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Biology Physics
age: 9 – 12

Cold breeze

Most students know that they want to go swimming on a hot day, but far less will know why water has such a refreshingly cooling effect. Use this first-hand experience to start a discussion on why evaporation cools, and how mammals, including humans, use sweat to control their body temperature.

Learning objective

Evaporation takes thermal energy from the environment and thus cools it down.

We use this effect to regulate our body temperature.

Tea or paper towel
Pure alcohol (optional)

The cooling effect of evaporation gets stronger if you mix a bit of alcohol with water.

To save time, prepare one wet cloth for each table row and let it pass from student to student.

Student Task

Sweep with a wet cloth over the back of your hand and then blow lightly over it.

1. Why does it feel cooler when air blows over wet skin than when air blows over dry skin?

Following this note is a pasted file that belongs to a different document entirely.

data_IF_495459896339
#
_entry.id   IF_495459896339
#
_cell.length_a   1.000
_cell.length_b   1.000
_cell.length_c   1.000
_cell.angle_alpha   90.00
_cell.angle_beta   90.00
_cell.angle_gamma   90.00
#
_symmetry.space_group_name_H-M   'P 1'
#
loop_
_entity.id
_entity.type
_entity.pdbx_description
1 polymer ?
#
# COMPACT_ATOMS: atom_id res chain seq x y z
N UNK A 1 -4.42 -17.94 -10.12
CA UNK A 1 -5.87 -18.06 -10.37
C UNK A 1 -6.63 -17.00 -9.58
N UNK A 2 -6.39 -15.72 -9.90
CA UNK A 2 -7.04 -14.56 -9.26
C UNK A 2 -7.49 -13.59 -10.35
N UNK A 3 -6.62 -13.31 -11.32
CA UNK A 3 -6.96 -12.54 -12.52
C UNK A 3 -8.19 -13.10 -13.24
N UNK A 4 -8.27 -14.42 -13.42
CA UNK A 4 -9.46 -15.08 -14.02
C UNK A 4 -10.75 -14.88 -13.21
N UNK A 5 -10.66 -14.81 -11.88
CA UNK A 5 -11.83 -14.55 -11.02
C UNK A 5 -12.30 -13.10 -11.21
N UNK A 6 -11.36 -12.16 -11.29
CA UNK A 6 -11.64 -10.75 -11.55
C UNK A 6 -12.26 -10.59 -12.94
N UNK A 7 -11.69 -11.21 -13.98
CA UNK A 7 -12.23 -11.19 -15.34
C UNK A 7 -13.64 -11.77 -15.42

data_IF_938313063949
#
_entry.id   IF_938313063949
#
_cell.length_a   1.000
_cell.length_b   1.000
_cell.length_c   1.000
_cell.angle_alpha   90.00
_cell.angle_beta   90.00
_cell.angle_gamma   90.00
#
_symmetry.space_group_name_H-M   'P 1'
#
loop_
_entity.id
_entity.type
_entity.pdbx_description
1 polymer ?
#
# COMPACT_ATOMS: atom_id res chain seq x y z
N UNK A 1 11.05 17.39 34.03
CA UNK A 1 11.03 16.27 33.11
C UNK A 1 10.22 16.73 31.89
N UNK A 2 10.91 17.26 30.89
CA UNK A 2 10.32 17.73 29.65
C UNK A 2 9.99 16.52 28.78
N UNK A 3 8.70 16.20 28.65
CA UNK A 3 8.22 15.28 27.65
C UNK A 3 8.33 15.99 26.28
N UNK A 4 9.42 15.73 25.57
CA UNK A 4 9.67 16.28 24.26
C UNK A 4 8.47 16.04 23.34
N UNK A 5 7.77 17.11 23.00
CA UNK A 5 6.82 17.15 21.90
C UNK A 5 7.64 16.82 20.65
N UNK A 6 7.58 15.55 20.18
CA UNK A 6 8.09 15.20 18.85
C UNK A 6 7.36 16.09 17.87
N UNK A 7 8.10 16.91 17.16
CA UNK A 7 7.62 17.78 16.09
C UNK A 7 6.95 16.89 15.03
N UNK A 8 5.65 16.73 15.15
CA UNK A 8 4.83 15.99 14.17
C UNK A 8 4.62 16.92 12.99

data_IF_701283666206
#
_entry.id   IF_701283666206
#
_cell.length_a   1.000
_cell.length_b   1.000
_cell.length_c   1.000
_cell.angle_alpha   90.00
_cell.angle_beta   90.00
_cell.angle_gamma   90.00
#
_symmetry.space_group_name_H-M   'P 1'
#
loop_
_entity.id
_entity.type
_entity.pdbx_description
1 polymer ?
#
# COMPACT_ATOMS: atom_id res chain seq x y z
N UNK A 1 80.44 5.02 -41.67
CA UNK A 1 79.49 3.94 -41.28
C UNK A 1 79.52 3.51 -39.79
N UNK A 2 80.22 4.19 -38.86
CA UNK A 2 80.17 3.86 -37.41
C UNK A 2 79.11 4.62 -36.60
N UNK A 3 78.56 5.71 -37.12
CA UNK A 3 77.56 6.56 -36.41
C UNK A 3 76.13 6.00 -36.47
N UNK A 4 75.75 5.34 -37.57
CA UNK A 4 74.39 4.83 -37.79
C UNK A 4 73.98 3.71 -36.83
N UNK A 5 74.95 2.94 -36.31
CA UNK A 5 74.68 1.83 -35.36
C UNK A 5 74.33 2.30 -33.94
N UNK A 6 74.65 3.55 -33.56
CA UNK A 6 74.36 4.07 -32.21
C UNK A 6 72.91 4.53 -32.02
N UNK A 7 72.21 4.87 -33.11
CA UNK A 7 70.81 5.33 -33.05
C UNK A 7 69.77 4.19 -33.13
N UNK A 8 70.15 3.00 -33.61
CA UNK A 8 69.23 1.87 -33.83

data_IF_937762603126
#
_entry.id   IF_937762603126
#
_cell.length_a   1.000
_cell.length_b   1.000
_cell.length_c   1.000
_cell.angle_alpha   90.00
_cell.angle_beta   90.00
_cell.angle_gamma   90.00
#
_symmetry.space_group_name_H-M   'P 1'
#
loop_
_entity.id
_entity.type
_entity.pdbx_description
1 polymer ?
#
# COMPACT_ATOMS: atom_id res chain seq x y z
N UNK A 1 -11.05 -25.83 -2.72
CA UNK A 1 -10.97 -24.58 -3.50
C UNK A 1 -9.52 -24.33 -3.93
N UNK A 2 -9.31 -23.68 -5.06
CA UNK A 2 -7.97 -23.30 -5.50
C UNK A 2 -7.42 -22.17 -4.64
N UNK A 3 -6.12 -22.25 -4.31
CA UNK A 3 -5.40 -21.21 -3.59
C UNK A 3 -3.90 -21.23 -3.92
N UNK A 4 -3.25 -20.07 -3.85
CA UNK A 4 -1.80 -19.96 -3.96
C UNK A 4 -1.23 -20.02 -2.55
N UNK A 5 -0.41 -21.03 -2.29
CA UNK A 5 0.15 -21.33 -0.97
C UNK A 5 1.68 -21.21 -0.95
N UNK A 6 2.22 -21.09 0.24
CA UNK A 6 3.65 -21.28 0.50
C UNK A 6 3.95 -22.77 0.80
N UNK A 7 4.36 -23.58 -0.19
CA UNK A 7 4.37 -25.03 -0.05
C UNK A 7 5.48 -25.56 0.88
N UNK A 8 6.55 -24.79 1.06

2. How could you make use of this effect?

Guiding Questions (if needed)

Where did the liquid go?
› In the air, it evaporated.

Does it require energy for the liquid to 'take off' into the air, to evaporate?
› Yes.

Where does this energy come from?
› It is taken from the thermal energy of the liquid and the skin, cooling both down.


Instead of simply explaining that evaporation has a cooling effect, help your students to come to this conclusion themselves.

Once the students have understood the concept, you may ask them to explain how their body uses this effect to control its temperature, and what other possible applications they can think of.